The Tax Policy Center has released a detailed analysis of Rick Perry’s tax plan, and its findings aren’t pretty. The nonpartisan group — which is jointly run by Brookings and the Urban Institute — estimates that the tax cuts under Perry’s plan would reduce federal tax revenue by nearly $1 trillion in 2015 compared with current law, which assumes that the Bush tax cuts and other tax breaks due to the expire at the end of 2012 aren’t renewed. That would be a whopping 27 percent drop in total projected revenue.
The group also analyzes what would happen if the Bush tax cuts were extended until 2015, and Perry enacted his plan: Those with an income between $40,000 and $50,000 would see an average 0.5 percentage point tax rate reduction, while those earning more than $1 million would see a average 16 percentage point reduction. The poorest Americans earning less than $10,000 would actually see an average tax increase of 1.7 percentage points. The Perry’s tax plan would still be a revenue loser in that scenario — losing about $570 billion in tax revenue 2015 — but less so than if you assume the Bush tax cuts expire.
The Tax Policy Center analysis lies in sharp contrast to the rosy fiscal portrait painted by Brooklyn-based consulting firm John Dunham and Associates, which the Perry campaign hired to evaluate their plan. JDA estimated that revenues would shoot up to $2.8 trillion by 2014 and make up 19.5 percent of GDP by 2020, exceeding the Congressional Budget Office’s current estimate by $400 billion. But JDA used a so-called “dynamic scoring” method that assumed that Perry’s tax breaks would generate enormous economic activity that would make up for the cost of the cuts — a method that many Republicans have embraced but which independent agencies like the CBO have rejected as a way to evaluate the upfront cost of legislation.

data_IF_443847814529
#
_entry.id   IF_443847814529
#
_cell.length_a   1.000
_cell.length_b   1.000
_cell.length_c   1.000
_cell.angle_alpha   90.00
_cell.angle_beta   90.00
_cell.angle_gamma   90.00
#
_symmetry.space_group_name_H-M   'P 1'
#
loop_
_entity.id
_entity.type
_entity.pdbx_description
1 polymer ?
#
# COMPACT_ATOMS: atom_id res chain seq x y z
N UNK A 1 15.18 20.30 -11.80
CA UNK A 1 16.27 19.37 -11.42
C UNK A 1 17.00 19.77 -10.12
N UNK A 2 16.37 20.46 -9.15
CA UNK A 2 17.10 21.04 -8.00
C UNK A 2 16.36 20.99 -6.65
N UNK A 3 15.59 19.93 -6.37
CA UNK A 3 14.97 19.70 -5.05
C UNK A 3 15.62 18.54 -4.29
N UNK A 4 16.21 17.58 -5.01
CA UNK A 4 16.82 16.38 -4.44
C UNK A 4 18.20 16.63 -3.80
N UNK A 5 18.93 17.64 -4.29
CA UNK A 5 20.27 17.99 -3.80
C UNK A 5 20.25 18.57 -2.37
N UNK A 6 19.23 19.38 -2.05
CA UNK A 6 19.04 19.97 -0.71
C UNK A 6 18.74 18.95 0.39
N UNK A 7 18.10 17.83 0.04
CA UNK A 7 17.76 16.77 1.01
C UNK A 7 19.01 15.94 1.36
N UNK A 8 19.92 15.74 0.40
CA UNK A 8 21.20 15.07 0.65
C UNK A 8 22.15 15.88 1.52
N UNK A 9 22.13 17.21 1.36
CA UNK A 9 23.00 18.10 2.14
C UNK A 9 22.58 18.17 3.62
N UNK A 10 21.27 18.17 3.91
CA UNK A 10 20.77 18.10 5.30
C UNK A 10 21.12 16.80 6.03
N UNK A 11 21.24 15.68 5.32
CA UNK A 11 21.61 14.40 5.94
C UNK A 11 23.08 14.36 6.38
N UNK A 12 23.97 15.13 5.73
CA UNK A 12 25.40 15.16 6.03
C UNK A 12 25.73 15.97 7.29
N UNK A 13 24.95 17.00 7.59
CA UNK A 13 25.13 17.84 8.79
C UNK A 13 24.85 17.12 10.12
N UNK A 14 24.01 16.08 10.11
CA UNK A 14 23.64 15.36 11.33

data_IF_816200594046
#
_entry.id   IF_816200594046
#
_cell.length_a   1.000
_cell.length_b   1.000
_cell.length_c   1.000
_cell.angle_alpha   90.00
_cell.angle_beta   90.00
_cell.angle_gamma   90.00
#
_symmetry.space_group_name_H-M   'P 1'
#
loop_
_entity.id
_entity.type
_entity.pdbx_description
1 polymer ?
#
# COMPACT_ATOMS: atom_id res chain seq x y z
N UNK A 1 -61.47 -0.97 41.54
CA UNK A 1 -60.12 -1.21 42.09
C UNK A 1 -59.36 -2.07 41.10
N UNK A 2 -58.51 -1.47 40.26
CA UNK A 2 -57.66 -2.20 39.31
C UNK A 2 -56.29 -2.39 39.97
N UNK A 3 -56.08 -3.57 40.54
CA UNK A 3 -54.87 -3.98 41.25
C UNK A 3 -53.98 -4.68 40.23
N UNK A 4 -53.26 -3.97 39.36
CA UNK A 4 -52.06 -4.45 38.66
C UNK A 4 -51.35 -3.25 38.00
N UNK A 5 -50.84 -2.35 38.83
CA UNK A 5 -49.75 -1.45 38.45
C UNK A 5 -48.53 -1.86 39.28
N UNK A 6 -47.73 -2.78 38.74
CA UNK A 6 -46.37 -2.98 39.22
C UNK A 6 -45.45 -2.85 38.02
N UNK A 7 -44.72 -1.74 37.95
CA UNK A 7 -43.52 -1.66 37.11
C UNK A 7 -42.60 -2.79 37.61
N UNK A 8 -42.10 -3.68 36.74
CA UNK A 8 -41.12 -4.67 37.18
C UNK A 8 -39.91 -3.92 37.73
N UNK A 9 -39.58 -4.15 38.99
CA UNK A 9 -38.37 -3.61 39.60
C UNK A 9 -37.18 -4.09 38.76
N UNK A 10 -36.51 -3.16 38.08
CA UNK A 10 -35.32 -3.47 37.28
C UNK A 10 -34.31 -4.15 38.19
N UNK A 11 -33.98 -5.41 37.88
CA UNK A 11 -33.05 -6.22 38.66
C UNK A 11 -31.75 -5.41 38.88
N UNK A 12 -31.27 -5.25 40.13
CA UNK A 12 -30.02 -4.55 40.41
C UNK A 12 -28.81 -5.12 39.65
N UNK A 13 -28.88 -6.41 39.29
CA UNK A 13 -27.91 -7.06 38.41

“The bottom line on the consultant study is that it paints an unrealistically rosy scenario — it assumes enormous growth that’s much much faster than possible, and that’s the only way that their plan does not lose revenue,” says Bob Williams, a senior fellow at the Tax Policy Center who helped put together the analysis. Williams emphasizes that lower-income Americans would end up having to bear the brunt of Perry’s tax cuts if they were enacted, given the magnitude of lost revenue. “Even if the lower incomes going to be protected from a tax increase, they’re not going to be protected from spending cuts,” he concludes.
Supporters of Perry’s plan have criticized the Tax Policy Center — which also produced a widely-cited analysis of Herman Cain’s plan — as being a politically motivated group of “liberals.” In recent days, Perry’s campaign has held firm to the line that the tax plan wouldn’t be a revenue-loser, reiterating the Reagan-era refrain the tax cuts will ultimately pay for themselves. I’ve contacted the campaign for comment on the Tax Policy Center’s latest findings, and I’ll post an update as soon as I hear back.